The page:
To the DNA of a -year-old girl called Alison Baldwin, who went missing in June .

Her body was found two days later, in woodland, minus underwear.

She'd been raped and strangled.

So, like Hayley, Alison disappeared on a walk through woods flanking a small village six miles from Cambridge.

She was found in undergrowth...

..by a police search two days later.

Her father's dead now.

But her mum, who I just spoke to on the phone, is going to come up to have a look at the items we found in Finch's house.

So my guess, if he's smart, he'll still say that he bought these items at a Middenham summer fete.

And he's just the innocent victim of a coincidence.

Which is, obviously, very hard to believe, but which a defence could certainly argue was possible.

So, what we need, what I need, from you...

..is to find other connections between him and Alison Baldwin.

I believe they exist, because I believe, in my gut, that Finch killed them both The files that we collated when we were trying to identify Hayley, have they gone back yet?

All still here.

Good.

And can we get a message out to all forces for information on all murders with a similar MO of females between the ages of ...

..and ...

..from ...

..to the present day.

We want to know about every unsolved case, whether there's any remaining forensic evidence.

Yeah.

Erm...

You've all seen Hayley's family.

And we'll meet Alison's later today.

So...

So you'll know what their lives been reduced to.

Let's find this evidence for them.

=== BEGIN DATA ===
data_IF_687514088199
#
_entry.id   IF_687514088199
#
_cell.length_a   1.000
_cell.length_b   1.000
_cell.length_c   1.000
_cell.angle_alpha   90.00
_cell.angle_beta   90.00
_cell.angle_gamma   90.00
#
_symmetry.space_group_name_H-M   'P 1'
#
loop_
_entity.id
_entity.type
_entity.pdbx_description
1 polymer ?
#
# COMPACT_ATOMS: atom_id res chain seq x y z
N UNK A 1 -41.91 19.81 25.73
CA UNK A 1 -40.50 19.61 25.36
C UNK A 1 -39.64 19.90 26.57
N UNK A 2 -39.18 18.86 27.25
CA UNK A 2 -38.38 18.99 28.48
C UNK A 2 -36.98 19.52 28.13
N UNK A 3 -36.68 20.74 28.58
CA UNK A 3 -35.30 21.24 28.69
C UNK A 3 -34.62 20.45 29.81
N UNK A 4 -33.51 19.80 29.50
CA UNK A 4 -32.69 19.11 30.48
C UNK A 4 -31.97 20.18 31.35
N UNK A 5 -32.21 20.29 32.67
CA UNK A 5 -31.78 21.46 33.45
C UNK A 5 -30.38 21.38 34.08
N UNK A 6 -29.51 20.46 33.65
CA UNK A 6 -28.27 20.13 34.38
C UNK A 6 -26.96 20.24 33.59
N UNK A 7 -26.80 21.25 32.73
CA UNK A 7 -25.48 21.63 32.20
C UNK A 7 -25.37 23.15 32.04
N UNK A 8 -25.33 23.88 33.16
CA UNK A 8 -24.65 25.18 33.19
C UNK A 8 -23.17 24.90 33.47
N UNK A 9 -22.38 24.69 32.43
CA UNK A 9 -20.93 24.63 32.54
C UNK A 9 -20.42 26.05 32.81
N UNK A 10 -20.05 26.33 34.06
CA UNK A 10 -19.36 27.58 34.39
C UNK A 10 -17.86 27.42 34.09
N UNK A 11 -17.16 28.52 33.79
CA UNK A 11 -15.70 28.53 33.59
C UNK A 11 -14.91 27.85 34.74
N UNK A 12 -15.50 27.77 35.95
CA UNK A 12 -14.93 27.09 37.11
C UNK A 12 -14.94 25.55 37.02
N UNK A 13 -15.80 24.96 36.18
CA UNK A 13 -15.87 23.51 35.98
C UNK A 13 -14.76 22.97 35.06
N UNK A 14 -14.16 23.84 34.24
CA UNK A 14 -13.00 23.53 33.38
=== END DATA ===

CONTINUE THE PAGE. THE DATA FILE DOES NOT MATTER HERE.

OK, guys, heads down.

Let's get cracking.

Guv!

I've found something!

What does the name Alison Baldwin mean to you?

Nothing.

Why?

What should it mean?

Well, I'd have thought something.

The items we recovered from your cellar belonged to her.

Oh, OK.

Erm...

Well, before she gave them to whoever sold them at the fete, you mean.

Well, let's discuss that, shall we?

Because we don't believe you did buy them at a fete.

Except, I did.

It's just that that would be a fairly astonishing coincidence, wouldn't it, that we're interviewing you in connection with one murder and then we find items in your possession that connect you to another?

Alison Baldwin was raped and murdered, also in woodland, about two and a half years before Hayley died.

And the one common thread, between these two tragic deaths, is you.

Except, you don't have a connection between me and Hayley.

Listen, I bought those objects in Middenham at a fete.

If Hayley's killer lived in Middenham, then...

..maybe he killed this other girl, too, and then donated these objects to the fete at some point.

OK, well, let's leave that there for now.

One other thing we wanted to run past you...

Your Audi A , the one that you drove to Middenham in on rd January.

Why do you think that we've found a spare wheel for an A , and corresponding boot casing, in woodland, near the National Trust car park behind The Spinney?

No idea.

They weren't from your car?

No.

Oh.

We think they where.

We think you dumped them there years ago, in order to make the space in the boot to conceal Hayley's body.

I've told you why I went down there.

Yeah, you have, Tim, and we think that's a lie.

And here's the thing...

We've tracked down that car.

Your A .

And it has a spare wheel and it has the boot casing.

But my guess is they're both replacements.

And if they are, what do you think we're going to find underneath them, when we remove them later on in our lab?

Cos I don't think you ever considered the possibility that that car would be found, let alone searched.